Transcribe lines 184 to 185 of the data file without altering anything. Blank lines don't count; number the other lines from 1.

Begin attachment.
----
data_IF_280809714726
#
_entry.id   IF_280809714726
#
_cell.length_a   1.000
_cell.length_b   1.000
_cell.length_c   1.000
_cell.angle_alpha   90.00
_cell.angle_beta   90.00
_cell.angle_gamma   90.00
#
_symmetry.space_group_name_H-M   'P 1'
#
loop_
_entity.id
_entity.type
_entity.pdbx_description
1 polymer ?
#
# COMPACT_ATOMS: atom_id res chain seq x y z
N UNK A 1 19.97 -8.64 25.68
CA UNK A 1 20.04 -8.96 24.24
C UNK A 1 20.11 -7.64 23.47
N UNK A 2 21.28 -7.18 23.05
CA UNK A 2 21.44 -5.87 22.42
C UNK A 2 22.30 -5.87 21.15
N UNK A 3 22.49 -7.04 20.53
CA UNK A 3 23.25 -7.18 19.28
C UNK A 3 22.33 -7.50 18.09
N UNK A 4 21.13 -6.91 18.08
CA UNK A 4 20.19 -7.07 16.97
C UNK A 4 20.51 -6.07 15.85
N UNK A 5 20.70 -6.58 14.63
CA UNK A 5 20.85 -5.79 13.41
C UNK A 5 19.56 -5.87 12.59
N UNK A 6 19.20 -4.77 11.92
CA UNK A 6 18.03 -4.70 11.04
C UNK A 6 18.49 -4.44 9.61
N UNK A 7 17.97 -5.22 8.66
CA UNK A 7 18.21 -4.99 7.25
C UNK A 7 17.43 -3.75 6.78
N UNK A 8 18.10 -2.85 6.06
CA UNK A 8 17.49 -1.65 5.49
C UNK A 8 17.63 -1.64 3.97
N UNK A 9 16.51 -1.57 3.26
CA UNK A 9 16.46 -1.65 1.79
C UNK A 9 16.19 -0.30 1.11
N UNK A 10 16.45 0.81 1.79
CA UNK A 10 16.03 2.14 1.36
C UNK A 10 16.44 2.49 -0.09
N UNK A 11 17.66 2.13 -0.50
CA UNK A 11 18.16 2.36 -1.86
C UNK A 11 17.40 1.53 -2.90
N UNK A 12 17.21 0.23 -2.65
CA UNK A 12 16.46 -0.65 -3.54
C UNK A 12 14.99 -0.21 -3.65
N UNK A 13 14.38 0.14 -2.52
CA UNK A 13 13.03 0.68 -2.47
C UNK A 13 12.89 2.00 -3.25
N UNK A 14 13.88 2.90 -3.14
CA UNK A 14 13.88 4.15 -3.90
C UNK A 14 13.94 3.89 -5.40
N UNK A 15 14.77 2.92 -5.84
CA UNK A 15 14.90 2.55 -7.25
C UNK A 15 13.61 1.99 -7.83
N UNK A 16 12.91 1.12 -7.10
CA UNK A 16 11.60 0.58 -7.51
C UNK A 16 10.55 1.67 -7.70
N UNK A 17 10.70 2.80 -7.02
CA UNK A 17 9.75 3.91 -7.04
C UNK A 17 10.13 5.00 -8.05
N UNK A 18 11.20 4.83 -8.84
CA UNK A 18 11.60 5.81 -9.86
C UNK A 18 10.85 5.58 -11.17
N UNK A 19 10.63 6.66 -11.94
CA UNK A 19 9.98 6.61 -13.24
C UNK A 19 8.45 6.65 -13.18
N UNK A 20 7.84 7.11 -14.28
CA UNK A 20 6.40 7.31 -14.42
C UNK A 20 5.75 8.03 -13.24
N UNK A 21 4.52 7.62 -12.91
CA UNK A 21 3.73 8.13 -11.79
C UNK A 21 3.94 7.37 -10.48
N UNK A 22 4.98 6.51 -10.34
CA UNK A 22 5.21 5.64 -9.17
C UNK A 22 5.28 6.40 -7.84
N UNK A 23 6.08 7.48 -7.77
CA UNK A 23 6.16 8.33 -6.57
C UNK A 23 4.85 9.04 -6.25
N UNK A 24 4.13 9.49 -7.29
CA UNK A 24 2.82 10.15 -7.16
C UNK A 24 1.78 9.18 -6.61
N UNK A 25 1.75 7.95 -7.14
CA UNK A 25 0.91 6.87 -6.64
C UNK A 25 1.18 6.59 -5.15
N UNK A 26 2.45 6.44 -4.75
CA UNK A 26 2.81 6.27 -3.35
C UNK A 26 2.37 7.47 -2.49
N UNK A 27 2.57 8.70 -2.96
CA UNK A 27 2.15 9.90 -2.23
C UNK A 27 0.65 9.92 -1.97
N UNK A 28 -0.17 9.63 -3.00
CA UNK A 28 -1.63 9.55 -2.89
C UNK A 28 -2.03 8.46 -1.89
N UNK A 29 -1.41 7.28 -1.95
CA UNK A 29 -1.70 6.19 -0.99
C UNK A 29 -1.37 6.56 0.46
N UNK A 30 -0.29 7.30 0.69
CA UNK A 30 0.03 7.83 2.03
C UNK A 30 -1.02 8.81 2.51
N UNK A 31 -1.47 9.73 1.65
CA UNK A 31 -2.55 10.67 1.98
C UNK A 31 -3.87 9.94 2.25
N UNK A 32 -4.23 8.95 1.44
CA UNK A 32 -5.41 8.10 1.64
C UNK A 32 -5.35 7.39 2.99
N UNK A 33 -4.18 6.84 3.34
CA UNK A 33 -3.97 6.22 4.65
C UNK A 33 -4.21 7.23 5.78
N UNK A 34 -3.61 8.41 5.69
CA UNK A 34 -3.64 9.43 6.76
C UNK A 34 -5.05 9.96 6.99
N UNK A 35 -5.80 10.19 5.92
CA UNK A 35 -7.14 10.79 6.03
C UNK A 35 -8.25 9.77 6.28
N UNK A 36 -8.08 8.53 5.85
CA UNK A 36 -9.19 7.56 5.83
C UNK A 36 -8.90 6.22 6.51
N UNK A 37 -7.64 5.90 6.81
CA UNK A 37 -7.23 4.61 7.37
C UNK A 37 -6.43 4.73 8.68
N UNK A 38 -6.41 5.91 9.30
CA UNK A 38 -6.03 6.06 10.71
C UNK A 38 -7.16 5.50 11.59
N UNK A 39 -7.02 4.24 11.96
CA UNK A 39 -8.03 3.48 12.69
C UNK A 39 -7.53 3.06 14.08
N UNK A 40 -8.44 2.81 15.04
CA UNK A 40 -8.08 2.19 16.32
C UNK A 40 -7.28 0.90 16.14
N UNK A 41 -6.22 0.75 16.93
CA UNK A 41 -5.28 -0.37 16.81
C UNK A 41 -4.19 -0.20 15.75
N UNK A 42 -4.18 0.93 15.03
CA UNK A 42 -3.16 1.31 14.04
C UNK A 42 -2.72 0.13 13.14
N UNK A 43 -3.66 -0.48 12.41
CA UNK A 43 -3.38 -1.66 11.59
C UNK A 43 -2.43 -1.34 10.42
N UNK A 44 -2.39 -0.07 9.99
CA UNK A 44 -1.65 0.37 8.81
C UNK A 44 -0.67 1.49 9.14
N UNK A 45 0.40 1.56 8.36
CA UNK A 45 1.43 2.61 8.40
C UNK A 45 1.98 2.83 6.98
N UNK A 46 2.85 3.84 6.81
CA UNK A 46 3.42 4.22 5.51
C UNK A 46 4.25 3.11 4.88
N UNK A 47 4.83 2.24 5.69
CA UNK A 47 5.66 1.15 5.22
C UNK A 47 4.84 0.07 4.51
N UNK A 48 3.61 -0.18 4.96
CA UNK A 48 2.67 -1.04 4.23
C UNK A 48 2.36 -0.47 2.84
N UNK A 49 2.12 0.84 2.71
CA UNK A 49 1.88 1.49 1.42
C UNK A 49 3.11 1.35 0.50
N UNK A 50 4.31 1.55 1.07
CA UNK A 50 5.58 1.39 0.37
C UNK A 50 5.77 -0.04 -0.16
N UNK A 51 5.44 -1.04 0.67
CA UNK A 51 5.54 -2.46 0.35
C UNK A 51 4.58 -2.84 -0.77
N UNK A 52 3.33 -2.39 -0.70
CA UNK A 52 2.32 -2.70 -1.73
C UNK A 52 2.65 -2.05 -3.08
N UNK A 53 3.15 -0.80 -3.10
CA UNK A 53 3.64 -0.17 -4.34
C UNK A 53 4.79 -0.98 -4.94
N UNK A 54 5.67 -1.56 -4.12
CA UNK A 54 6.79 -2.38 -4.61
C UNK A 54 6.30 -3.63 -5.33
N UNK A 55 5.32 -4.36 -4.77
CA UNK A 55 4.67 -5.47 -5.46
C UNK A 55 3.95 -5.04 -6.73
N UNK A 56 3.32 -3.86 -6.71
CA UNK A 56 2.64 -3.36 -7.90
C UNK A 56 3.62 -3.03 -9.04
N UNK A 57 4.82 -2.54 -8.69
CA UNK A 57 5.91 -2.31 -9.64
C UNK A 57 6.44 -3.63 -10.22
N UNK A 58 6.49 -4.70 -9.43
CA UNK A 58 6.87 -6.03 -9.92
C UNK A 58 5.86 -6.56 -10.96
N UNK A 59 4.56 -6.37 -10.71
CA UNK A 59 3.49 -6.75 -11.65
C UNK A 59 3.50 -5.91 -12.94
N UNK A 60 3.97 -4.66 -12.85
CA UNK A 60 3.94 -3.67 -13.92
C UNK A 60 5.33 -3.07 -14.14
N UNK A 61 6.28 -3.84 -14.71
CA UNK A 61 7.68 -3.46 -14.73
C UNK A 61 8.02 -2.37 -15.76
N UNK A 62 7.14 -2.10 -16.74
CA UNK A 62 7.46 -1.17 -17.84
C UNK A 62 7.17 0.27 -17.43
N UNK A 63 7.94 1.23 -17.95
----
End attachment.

CA UNK A 55 4.67 -5.47 -5.46
C UNK A 55 3.95 -5.04 -6.73